Theater at KO gets Hyper-Focused


KO theater tackles a modern, never-been-done-before production this fall. Published in 2013, “Hyper-Focus” by Jim Knable introduces audiences to Thomas Jefferson, or TJ, who learns to live with ADHD. 

“It’s a coming of age story about how he learns to deal with his diagnosis,” said sophomore Zaire Ramiz who plays TJ’s compassionate teacher, Mr. Franklin. TJ views his diagnosis as a negative aspect of his life but learns to accept it and appreciate it as a part of him.

Freshman Gordon Beck takes on the part of TJ, a middle schooler who is navigating his relationships with his mother, friends, teachers, and first crush. He mentions that an important part of his role is making sure to convey the right message to the audience. “My sister has ADHD, so if I have any questions I can always ask her,” he said. “I really don’t want to inform people of the wrong thing.”

ADHD, or Attention-Deficit/Hyperactivity Disorder, is a common neurological disorder among children and adults. “I feel like ADHD has become an indescribable yet overdiagnosed commonality, and I feel like we shrug it off, but I want to do a really thorough dive into what it is and what it looks like in 2022,” Theater Director Kyle Reynolds said. “I think that some of these disorders are always shifting and changing, and it’s great that our play gets to shine a light on that.” 

Students in the fall play have had the opportunity to meet with Jim Knable in order to gain his insight on certain lines and characters. “He’s working with KO to alter the script and the characters in order to make it a more accurate representation of ADHD in 2022,” said senior Faith Potter who plays TJ’s first crush, Sally. A concern of the theater department was the fact that the real Thomas Jefferson, who TJ is named after, was known for raping his 14-year-old slave, Sally Hemings. In KO’s production, Sally will be renamed Sandy.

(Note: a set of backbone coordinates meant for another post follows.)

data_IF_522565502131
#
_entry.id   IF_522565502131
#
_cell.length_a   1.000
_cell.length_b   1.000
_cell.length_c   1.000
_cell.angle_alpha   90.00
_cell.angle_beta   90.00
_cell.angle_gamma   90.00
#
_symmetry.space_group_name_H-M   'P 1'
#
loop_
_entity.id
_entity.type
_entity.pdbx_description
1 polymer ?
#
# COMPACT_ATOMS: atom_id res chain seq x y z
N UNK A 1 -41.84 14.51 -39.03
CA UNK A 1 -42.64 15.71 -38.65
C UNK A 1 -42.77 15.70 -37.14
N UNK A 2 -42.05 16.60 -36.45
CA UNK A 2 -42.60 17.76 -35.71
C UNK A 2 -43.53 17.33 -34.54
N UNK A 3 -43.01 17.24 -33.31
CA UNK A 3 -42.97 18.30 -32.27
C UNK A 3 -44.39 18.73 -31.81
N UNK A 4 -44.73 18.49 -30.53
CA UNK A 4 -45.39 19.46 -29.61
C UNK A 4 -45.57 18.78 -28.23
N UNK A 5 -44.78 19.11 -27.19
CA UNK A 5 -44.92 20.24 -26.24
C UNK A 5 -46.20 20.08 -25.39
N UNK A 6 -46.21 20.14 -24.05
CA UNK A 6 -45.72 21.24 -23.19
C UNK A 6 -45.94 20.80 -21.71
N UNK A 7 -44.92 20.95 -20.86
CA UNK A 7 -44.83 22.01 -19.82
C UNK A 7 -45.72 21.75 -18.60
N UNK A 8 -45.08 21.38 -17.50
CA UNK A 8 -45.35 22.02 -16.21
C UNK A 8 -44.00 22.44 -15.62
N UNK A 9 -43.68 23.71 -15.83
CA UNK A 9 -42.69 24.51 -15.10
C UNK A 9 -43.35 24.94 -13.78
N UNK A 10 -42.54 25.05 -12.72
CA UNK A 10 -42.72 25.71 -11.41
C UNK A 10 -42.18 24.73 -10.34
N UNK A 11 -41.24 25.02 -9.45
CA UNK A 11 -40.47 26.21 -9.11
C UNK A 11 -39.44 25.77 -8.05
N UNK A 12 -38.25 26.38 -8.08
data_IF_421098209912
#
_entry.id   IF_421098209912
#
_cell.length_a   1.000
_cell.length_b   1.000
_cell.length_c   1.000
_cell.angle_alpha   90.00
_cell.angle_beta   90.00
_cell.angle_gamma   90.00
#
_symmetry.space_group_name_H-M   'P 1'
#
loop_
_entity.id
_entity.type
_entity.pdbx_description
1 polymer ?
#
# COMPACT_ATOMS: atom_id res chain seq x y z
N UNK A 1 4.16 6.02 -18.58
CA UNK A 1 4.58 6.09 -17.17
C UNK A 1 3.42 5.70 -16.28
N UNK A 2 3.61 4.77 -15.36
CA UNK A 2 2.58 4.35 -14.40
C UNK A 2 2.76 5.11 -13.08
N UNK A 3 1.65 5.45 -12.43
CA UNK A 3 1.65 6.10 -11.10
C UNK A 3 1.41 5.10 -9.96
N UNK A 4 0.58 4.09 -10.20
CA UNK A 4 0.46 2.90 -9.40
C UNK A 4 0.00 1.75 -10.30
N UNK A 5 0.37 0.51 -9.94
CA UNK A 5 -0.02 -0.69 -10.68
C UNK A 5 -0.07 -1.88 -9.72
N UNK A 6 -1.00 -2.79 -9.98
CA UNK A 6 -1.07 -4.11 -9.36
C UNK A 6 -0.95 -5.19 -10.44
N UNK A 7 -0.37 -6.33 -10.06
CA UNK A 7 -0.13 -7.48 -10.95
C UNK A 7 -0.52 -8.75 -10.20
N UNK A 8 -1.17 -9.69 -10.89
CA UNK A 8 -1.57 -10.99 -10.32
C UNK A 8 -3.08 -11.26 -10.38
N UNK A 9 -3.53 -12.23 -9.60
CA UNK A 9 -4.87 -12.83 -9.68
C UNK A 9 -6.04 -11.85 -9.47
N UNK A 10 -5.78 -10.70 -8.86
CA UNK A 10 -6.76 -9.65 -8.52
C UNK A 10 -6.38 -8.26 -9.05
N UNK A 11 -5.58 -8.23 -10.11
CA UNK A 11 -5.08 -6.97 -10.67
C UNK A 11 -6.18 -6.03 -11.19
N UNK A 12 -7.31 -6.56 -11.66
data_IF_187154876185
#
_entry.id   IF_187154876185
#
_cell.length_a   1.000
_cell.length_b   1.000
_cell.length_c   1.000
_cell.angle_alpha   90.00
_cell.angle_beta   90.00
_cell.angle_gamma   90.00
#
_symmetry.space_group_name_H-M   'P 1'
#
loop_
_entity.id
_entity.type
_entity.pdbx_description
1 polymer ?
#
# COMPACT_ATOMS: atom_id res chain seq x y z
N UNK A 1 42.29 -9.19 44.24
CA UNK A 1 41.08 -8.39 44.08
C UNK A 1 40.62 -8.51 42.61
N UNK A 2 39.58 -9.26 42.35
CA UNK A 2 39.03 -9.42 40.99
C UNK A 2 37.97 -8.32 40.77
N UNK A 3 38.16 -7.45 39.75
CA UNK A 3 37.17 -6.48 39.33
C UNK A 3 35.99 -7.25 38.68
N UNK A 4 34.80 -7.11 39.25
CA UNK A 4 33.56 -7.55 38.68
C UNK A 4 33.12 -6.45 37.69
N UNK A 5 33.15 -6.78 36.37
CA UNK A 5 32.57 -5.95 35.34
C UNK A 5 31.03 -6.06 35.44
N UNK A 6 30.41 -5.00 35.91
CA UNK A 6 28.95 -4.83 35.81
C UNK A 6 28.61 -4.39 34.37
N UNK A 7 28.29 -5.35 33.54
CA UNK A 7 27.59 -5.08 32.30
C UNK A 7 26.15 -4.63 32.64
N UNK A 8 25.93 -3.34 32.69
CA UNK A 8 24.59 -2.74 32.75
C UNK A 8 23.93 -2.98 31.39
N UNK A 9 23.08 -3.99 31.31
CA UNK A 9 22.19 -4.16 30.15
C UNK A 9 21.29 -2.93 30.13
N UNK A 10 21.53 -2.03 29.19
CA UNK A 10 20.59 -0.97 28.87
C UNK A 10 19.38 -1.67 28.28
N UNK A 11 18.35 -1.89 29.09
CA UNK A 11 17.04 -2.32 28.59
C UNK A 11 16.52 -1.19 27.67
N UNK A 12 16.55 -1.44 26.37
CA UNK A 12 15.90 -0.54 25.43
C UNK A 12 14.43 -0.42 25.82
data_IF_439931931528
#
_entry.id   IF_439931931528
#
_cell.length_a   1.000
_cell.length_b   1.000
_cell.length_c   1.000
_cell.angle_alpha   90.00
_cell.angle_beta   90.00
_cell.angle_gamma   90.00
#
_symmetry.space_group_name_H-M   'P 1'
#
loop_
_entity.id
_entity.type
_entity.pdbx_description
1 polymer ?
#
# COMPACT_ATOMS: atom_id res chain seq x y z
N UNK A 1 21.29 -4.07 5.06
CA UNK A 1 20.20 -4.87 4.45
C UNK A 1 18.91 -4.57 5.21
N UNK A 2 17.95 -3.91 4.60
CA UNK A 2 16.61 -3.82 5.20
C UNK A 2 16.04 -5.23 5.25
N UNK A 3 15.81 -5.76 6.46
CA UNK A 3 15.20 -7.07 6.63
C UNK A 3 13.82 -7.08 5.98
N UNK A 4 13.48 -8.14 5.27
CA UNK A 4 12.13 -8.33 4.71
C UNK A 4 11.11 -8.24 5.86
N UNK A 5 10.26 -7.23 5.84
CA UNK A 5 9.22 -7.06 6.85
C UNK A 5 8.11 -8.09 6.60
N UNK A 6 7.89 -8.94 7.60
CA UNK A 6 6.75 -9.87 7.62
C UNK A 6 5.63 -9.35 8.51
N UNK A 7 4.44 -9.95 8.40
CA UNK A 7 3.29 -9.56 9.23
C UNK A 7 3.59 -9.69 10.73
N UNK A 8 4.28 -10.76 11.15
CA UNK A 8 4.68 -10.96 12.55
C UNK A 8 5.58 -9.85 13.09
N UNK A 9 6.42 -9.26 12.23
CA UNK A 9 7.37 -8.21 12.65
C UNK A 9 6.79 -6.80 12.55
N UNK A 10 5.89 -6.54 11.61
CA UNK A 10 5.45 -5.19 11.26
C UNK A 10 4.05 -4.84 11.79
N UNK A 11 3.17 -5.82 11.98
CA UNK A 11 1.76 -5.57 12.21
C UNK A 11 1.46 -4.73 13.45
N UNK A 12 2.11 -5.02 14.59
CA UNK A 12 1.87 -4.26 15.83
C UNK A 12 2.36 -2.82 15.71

Mr. Reynolds has been an essential part of theater at KO for the past few years and saw himself during this production as the “liaison” between Jim Knable and the students. “I have my own interpretation of how something could be said or how it could be communicated to each character,” he said. Faith emphasized that he takes the time to analyze every detail of the play in order to better understand the overall message. “There’s a method to his madness. He really takes everything that other directors might see as trivial and makes sure that it’s delivered in the right way,” she said.

Mr. Reynolds mentioned that after the show, two neuropsychologists along with members of the KO Wellness team will talk to the audience about ADHD in adolescents.“If you’re an audience member, you get to see an entertaining show and a really great story, but you also leave with this new piece of knowledge that you can’t just read in a book or in a magazine or in the newspaper,” he said. Along with this, Zaire promises an interesting set and a performance, unlike anything KO has seen in the past.

Watch “Hyper-Focus” Nov. 10-11, at 7:30 p.m. in the Black Box!